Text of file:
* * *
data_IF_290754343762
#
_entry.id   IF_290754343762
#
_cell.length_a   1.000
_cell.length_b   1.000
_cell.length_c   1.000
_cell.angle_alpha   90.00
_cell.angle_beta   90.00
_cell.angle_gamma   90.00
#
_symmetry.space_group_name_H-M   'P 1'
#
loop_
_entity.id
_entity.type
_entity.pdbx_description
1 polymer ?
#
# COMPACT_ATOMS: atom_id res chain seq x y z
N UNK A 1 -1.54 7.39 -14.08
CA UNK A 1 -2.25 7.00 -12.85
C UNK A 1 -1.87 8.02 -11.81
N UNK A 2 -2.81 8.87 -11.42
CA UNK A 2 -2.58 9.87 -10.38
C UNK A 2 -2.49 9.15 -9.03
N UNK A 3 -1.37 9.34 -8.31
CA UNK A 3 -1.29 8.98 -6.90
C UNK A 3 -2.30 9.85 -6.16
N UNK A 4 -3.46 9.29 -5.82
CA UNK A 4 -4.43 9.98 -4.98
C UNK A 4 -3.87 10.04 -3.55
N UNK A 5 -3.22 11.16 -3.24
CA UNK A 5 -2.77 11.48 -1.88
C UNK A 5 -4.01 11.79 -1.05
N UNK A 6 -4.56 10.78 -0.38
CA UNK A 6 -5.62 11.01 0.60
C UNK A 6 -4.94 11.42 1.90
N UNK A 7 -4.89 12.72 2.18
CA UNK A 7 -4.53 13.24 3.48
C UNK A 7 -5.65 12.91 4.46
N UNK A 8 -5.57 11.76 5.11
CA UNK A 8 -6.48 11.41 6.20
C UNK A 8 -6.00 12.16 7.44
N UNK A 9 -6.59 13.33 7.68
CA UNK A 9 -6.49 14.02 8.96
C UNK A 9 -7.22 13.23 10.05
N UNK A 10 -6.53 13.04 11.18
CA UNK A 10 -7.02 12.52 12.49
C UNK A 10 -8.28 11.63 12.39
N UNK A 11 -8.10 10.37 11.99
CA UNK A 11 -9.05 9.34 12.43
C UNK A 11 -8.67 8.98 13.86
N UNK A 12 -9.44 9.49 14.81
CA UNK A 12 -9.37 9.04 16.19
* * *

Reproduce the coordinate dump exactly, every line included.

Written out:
data_IF_290754343762
#
_entry.id   IF_290754343762
#
_cell.length_a   1.000
_cell.length_b   1.000
_cell.length_c   1.000
_cell.angle_alpha   90.00
_cell.angle_beta   90.00
_cell.angle_gamma   90.00
#
_symmetry.space_group_name_H-M   'P 1'
#
loop_
_entity.id
_entity.type
_entity.pdbx_description
1 polymer ?
#
# COMPACT_ATOMS: atom_id res chain seq x y z
N UNK A 1 -1.54 7.39 -14.08
CA UNK A 1 -2.25 7.00 -12.85
C UNK A 1 -1.87 8.02 -11.81
N UNK A 2 -2.81 8.87 -11.42
CA UNK A 2 -2.58 9.87 -10.38
C UNK A 2 -2.49 9.15 -9.03
N UNK A 3 -1.37 9.34 -8.31
CA UNK A 3 -1.29 8.98 -6.90
C UNK A 3 -2.30 9.85 -6.16
N UNK A 4 -3.46 9.29 -5.82
CA UNK A 4 -4.43 9.98 -4.98
C UNK A 4 -3.87 10.04 -3.55
N UNK A 5 -3.22 11.16 -3.24
CA UNK A 5 -2.77 11.48 -1.88
C UNK A 5 -4.01 11.79 -1.05
N UNK A 6 -4.56 10.78 -0.38
CA UNK A 6 -5.62 11.01 0.60
C UNK A 6 -4.94 11.42 1.90
N UNK A 7 -4.89 12.72 2.18
CA UNK A 7 -4.53 13.24 3.48
C UNK A 7 -5.65 12.91 4.46
N UNK A 8 -5.57 11.76 5.11
CA UNK A 8 -6.48 11.41 6.20
C UNK A 8 -6.00 12.16 7.44
N UNK A 9 -6.59 13.33 7.68
CA UNK A 9 -6.49 14.02 8.96
C UNK A 9 -7.22 13.23 10.05
N UNK A 10 -6.53 13.04 11.18
CA UNK A 10 -7.02 12.52 12.49
C UNK A 10 -8.28 11.63 12.39
N UNK A 11 -8.10 10.37 11.99
CA UNK A 11 -9.05 9.34 12.43
C UNK A 11 -8.67 8.98 13.86
N UNK A 12 -9.44 9.49 14.81
CA UNK A 12 -9.37 9.04 16.19